"He was one of the most energetic members of the staff who took the time to lend his help to others. Often, this meant going out of his way for a colleague with a work-related or personal problem. He spoke often of his family and was known to his friends as a devoted husband and loving father. Your husband's warm personality and quick smile will be missed by those who share in this tragic loss.
"I hope you will derive some peace and comfort in knowing that he served his country and this Agency well ..."
Later a packet of letters from his Agency colleagues arrived. The return addresses had all been snipped off. Any mail sent by the CIA or its employees carried a stamp. A postage meter carries an identifying number and, along with it, the risk of being traced.
A month after the crash, on the morning of December 19, 1989, the Agency dispatched a van to Hagerstown to pick up the Spessard family and drive them to Langley for a meeting with Director Webster and a memorial service. They were escorted to the director's private elevator and taken to the seventh floor. On the way up, their escort told them a series of peculiar stories about the director's dining room, including one that involved a Saudi official who had requested and was granted a serving of boa constrictor. (Never happened, say senior Agency officials, though several members of the Spessard family recall being told the tale.)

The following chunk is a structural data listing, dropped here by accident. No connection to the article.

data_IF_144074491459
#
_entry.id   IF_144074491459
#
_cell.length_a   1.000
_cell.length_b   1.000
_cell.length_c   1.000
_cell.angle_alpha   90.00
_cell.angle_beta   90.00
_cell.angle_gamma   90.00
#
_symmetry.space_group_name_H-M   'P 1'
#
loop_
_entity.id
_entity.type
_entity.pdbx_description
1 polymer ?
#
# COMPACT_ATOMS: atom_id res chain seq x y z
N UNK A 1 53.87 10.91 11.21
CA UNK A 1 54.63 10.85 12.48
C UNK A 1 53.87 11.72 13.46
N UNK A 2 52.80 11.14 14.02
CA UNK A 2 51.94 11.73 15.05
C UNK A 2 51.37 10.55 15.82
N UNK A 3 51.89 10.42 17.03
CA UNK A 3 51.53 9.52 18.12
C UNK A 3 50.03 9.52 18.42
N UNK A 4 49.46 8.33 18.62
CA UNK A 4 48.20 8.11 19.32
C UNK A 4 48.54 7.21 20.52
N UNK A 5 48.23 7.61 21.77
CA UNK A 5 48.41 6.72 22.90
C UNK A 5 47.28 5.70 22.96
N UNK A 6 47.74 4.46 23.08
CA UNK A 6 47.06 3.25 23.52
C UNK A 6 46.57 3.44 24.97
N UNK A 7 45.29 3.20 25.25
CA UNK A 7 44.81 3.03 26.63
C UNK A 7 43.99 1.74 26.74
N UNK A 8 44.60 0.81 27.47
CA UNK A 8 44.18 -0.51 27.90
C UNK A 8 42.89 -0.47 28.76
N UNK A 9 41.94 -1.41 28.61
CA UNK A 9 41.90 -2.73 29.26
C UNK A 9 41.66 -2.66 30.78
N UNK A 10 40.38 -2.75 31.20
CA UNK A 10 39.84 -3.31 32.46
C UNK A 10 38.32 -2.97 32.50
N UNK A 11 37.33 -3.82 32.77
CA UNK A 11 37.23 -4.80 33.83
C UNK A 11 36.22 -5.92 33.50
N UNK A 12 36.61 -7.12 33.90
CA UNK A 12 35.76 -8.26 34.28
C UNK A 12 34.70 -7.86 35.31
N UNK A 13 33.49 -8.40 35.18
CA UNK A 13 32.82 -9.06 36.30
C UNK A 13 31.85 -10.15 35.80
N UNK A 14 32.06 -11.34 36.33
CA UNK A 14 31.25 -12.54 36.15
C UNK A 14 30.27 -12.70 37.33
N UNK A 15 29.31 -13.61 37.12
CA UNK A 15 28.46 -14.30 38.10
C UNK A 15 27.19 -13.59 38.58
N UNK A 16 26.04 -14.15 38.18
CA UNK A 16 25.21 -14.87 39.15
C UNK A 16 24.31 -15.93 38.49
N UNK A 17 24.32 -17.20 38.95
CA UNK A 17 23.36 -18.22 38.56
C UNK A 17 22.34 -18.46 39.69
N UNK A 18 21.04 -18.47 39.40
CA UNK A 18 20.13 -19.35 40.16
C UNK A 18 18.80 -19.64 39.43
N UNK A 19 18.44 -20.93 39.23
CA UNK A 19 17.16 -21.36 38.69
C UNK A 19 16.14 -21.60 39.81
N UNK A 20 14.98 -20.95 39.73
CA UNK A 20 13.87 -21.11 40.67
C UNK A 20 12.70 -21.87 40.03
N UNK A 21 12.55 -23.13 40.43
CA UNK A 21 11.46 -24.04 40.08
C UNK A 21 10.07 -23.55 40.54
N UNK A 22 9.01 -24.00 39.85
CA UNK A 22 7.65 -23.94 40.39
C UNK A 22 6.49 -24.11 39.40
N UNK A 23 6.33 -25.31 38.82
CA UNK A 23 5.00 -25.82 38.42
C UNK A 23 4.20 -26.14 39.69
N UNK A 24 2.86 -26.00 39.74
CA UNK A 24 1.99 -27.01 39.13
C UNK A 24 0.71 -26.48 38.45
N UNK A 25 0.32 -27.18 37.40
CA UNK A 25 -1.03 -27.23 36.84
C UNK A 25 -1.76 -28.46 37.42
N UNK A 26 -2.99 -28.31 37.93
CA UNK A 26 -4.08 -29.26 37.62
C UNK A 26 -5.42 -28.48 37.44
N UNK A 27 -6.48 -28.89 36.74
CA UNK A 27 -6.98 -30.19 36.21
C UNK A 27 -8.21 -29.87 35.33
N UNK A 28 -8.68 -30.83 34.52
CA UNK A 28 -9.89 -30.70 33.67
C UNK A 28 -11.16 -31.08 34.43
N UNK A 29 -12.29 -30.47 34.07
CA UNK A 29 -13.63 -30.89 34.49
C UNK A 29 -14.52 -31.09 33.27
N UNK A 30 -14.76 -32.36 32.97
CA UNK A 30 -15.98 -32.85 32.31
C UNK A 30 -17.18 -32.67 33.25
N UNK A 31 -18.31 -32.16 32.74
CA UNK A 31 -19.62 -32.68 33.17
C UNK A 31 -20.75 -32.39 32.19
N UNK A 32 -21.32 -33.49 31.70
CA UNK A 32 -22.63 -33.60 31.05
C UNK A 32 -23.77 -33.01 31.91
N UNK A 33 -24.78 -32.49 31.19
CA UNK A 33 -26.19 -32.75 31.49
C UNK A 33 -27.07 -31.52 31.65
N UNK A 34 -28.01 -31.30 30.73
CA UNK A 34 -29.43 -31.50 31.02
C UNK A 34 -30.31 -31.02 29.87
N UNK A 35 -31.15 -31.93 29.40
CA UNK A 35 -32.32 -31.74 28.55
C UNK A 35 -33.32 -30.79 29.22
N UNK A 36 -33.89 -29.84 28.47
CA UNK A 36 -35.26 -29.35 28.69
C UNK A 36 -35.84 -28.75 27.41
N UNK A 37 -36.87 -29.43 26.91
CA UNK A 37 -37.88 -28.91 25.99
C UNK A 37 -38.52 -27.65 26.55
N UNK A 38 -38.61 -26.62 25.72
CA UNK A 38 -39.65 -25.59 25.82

Once inside the director's office, Webster asked how Spessard's two sons were coping. He expressed his regrets, asked if there was anything he might do, and then presented Debra Spessard with the Intelligence Star, awarded for "courageous action."
The citation read: "James E. Spessard is posthumously awarded the Intelligence Star in recognition of his exceptional service to the Central Intelligence Agency from July 1989 to November 1989. His voluntary acceptance of known dangers in the execution of his duties reflected the highest standard of professionalism and dedication to the mission of the Agency. Mr. Spessard's significant contributions to the overall mission of the Intelligence Community are justly deserving of commendation and honor, reflecting great credit on himself, the Central Intelligence Agency, and the Federal service."